>Why do you want to tell it that? The SSL module will trust *any*
server certificate, no need to tell it explicitly which ones to
trust.

Er, the whole idea of SSL is that you don't trust the connection.
Please try to understand that OP's question. He got some error,
and for some reason, he concluded that he needs to tell Python
to trust the server certificate (most likely to make the error
go away). I told him that he is likely wrong, and that Python already
trusts his server certificate. I was not proposing any judgment on
whether that's a good thing or not. In fact, I have no idea whether
security was of any concern to the OP.

Regards,
Martin
Sep 29 '07 #8
"Martin v. Löwis" <ma****@v.loewis.dewrites:
Please try to understand that OP's question. He got some error,
and for some reason, he concluded that he needs to tell Python
to trust the server certificate (most likely to make the error
go away). I told him that he is likely wrong, and that Python already
trusts his server certificate. I was not proposing any judgment on
whether that's a good thing or not. In fact, I have no idea whether
security was of any concern to the OP.
Oh, I see, I didn't interpret the question that way but it does fit
and the answer is reasonable in that situation.
Sep 29 '07 #9
Paul Rubin wrote:
"Martin v. Löwis" <ma****@v.loewis.dewrites:
>>But how can I tell my Python program to trust my SSL certificate?
Why do you want to tell it that? The SSL module will trust *any*
server certificate, no need to tell it explicitly which ones to
trust.

Er, the whole idea of SSL is that you don't trust the connection. So
failing to authenticate the other end is a security failure and SSL
should not be used that way. From RFC 4346:

Warning: Completely anonymous connections only provide protection
against passive eavesdropping. Unless an independent
tamper-proof channel is used to verify that the finished
messages were not replaced by an attacker, server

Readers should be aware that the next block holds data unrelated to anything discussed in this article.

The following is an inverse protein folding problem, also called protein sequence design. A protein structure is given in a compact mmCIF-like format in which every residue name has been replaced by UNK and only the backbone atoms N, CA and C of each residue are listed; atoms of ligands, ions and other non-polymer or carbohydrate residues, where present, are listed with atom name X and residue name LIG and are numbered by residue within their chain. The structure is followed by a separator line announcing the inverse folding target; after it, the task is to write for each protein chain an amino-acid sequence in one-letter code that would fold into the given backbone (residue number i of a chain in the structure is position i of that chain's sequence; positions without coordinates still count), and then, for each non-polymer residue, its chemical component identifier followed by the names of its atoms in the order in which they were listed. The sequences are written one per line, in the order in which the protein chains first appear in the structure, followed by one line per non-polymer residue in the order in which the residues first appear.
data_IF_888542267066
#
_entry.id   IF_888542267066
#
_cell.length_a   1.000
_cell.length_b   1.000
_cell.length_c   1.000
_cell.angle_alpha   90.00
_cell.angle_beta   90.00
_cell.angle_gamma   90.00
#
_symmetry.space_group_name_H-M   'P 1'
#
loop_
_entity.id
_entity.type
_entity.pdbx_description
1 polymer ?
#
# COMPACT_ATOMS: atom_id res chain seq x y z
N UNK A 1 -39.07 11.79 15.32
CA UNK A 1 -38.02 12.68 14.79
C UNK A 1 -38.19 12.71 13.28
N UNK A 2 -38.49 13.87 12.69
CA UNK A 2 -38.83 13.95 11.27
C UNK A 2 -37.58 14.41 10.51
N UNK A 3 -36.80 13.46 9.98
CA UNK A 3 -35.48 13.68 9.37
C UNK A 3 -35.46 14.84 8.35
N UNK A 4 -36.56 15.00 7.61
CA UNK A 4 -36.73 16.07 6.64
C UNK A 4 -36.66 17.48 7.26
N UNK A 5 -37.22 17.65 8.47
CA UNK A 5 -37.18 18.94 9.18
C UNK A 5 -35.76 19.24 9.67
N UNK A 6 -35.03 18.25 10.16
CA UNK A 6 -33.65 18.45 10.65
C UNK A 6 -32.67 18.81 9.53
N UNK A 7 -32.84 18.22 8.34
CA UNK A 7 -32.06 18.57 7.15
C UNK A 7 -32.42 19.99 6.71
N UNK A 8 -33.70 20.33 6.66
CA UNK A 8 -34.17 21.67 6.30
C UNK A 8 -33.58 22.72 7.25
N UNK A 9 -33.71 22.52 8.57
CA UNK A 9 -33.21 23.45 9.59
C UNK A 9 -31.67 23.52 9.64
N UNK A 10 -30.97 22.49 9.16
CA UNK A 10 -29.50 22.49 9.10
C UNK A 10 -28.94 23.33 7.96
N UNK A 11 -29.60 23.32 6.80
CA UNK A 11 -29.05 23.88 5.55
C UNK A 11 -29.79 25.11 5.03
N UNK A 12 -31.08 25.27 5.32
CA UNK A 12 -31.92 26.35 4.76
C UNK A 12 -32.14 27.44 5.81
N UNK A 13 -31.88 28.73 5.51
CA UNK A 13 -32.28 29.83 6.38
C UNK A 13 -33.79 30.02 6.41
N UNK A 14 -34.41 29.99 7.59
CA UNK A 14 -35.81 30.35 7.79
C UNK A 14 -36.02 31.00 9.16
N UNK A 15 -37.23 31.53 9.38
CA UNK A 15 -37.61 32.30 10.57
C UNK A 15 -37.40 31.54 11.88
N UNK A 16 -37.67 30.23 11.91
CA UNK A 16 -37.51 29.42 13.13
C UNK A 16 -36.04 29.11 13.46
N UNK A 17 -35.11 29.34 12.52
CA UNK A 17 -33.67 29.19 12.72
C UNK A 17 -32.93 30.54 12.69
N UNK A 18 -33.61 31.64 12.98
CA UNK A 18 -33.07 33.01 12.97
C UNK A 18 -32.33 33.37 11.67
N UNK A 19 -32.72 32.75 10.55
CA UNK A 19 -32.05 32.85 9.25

authentication is required in environments where active
man-in-the-middle attacks are a concern.
Right. The key point here is that Python's standard SSL module
doesn't actually check the validity of SSL certificates. It just
makes client connections without checking. It will happily connect
to sites offering totally bogus certificates, even ones with the wrong
domain name.

M2Crypto actually checks. M2Crypto has much better functionality,
but it's rather hard to build.

John Nagle
Sep 29 '07 #10
John Nagle wrote:
Any progress on getting M2Crypto 0.18 to build successfully
on Fedora Core?
I have had no luck getting a Fedora Core environment running. Ubuntu is
my main OS, but I do have VMWare installed. I tried to install FC7 from
the live CD into VMWare, but the installer dies. I also tried to
download a ready-made FC8t1 VMWare appliance, but it fails to boot. So
currently I am dead in the water.

--
Heikki Toivonen
Sep 30 '07 #11
On Sep 28, 11:13 pm, Heikki Toivonen <hei...@osafoundation.orgwrote:
Johny wrote:
I need to use Python with SSL comunication betweeen servers.
(I use hhtplib but I think urllib2 can also be used )
I think I need to use SSL root certificate and tell a program to
trust this certificate.

You can't do secure SSL with the builtin SSL support, you need to use a
third party module. There are a few available, including M2Crypto, TLS
Lite, pyOpenSSL and pyOpenSSL-extended. Since I am the maintainer
Thank you all for help
I probably put my question in a wrong way.
So again:
For the purpose of the application debugging I would like to know
how to add a new
certification authority to Python( so that my Python program will
accept that certificate).
By using my Python program I am attempting to trust a certificate
signed by a certification authority that Python doesn't trust and that
causes the error.
Thanks for help.
L.